Use an interactive tool to create tables exploring our survey questions about how Americans’ news habits and attitudes relate to what they hear, perceive and know about the 2020 U.S. presidential election.
Many Democrats and Republicans hold divergent views of President Donald Trump's withholding of military aid to Ukraine. But in today’s fragmented news media environment, party identification may not be the only fault line.
As the U.S. enters a heated 2020 presidential election year, Republicans and Democrats place their trust in two nearly inverse news media environments.
For more details about the American News Pathways project, find answers to frequently asked questions.
A step-by-step guide on how to use the American News Pathways interactive tool, which displays how Americans’ news habits and attitudes relate to what they hear, perceive and know about the 2020 U.S. presidential election and COVID-19.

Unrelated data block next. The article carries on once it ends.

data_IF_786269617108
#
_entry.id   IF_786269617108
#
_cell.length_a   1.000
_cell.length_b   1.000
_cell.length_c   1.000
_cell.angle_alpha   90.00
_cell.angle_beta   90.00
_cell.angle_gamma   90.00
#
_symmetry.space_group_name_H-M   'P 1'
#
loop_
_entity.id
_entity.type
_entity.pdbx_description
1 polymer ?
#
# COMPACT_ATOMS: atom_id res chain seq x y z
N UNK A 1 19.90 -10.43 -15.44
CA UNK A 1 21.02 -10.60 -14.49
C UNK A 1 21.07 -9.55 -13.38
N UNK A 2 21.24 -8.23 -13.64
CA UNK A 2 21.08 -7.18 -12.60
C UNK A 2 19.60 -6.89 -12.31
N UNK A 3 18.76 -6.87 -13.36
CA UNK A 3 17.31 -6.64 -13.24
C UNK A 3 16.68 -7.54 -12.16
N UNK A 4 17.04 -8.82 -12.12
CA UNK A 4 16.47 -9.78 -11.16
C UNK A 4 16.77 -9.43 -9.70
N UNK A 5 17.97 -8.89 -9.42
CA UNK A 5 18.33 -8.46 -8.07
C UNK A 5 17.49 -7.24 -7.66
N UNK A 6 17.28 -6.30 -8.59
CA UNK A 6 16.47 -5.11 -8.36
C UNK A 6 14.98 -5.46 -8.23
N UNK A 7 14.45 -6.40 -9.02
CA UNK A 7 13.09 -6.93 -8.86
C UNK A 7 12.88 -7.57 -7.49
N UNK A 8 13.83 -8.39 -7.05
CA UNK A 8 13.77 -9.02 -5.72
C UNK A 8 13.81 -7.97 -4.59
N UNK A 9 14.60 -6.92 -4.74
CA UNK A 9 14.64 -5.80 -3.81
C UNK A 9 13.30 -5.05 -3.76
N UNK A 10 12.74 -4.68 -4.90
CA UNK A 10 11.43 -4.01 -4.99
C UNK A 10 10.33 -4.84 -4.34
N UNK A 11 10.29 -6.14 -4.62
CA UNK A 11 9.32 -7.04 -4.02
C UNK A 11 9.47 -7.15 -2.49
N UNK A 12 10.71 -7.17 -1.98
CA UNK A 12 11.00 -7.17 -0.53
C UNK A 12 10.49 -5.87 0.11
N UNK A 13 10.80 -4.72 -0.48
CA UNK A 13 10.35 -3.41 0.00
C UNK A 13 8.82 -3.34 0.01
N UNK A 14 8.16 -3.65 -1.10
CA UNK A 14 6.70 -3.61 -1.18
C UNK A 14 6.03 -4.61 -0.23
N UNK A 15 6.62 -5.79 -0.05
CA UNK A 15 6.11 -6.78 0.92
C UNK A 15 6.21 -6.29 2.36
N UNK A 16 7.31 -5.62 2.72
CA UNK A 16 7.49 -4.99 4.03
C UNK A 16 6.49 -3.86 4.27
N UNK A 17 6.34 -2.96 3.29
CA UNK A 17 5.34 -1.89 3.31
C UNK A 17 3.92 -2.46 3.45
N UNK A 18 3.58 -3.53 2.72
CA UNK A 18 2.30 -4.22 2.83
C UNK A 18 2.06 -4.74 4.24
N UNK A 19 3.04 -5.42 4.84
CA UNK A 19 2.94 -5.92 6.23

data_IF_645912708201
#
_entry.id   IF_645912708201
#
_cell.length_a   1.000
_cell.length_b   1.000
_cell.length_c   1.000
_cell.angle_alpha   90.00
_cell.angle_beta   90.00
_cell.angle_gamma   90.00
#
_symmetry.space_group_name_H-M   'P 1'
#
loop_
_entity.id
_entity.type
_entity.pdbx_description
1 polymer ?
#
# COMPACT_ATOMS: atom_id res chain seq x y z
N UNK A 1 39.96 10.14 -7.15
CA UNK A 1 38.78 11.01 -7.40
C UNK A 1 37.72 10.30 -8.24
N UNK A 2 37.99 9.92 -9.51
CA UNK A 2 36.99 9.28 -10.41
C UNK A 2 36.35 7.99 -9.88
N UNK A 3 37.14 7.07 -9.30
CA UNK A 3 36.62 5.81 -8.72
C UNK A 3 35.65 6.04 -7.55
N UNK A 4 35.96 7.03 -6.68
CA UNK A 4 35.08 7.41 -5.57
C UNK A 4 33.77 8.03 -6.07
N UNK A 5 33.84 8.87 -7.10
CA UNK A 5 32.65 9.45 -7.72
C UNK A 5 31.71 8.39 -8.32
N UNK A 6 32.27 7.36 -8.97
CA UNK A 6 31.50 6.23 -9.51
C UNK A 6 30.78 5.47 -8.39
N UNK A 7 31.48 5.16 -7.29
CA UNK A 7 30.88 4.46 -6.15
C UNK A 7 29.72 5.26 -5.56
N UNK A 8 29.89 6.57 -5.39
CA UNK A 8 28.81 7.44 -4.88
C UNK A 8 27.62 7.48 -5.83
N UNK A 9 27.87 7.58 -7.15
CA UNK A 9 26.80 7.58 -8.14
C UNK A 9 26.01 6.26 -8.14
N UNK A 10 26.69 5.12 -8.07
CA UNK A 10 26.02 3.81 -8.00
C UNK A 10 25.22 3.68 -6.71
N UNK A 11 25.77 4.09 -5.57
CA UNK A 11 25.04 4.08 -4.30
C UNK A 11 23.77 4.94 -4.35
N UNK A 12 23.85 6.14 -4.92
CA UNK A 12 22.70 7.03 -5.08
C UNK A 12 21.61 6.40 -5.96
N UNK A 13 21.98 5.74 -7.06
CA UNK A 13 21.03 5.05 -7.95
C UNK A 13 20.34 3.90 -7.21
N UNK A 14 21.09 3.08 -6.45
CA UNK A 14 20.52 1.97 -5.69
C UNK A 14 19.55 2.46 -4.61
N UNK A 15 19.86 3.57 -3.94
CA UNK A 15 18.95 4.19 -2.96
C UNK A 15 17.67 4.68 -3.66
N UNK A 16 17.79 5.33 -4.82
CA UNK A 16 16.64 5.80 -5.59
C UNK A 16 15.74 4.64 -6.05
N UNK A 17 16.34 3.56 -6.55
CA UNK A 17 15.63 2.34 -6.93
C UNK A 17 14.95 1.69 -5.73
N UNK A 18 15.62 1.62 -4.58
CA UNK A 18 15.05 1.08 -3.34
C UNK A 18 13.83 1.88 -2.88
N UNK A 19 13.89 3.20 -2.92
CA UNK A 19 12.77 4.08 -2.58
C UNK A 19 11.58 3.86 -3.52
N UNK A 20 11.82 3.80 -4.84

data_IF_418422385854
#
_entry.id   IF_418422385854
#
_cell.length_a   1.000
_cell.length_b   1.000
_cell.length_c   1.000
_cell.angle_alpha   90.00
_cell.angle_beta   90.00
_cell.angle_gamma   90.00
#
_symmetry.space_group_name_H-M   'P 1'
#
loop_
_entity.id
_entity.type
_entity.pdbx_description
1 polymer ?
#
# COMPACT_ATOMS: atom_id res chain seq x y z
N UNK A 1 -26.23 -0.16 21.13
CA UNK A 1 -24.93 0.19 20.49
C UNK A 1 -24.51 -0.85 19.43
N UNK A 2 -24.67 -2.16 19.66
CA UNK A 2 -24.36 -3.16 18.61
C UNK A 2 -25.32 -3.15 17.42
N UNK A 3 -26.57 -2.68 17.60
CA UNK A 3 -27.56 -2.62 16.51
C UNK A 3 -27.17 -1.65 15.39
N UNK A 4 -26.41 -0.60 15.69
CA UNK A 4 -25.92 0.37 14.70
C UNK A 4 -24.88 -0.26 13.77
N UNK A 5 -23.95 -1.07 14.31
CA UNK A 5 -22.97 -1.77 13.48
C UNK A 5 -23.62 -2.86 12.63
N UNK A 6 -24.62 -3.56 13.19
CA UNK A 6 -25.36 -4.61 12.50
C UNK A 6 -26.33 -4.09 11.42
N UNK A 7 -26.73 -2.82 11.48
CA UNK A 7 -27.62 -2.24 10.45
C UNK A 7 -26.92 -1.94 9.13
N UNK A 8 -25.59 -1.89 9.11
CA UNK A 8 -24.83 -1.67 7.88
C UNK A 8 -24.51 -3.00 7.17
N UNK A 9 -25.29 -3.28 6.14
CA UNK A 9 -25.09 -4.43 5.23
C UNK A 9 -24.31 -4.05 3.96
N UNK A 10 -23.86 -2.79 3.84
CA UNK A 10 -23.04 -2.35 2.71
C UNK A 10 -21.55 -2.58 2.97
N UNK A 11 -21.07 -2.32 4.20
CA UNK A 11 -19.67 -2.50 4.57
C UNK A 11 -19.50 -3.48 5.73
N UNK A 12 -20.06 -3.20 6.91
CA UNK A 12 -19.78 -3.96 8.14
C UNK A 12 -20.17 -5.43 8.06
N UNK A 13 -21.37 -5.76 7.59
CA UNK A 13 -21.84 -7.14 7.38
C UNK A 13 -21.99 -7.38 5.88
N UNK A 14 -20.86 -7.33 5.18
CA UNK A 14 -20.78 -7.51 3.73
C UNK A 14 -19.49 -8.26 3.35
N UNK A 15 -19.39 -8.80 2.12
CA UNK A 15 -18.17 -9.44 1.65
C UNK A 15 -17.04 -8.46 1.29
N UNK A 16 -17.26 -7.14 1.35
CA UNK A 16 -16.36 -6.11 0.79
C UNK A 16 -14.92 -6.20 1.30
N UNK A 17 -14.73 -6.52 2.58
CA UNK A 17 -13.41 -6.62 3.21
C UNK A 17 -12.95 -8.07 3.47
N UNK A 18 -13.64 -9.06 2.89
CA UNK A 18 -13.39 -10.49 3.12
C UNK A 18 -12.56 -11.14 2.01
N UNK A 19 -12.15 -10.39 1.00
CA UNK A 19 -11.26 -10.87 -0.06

Our director of journalism studies explains how we determined what media outlets Americans turn to and trust for their political news.
An exploration of more than 50 Pew Research Center surveys confirms the overwhelming impact party identification has on Americans’ trust in the news media. And divides emerge within party – particularly the Republican Party – based on how strongly people approve of Trump.
Roughly six-in-ten U.S. adults often get news on a mobile device, compared with 30% who often do so on a desktop or laptop computer.
Amid unrest, here is a closer look at Lebanon's widespread use of WhatsApp, as well as unhappiness with the political and economic situation.
About one-in-five newsroom employees (22%) live in these three metro areas, which, by comparison, are home to 13% of all U.S. workers.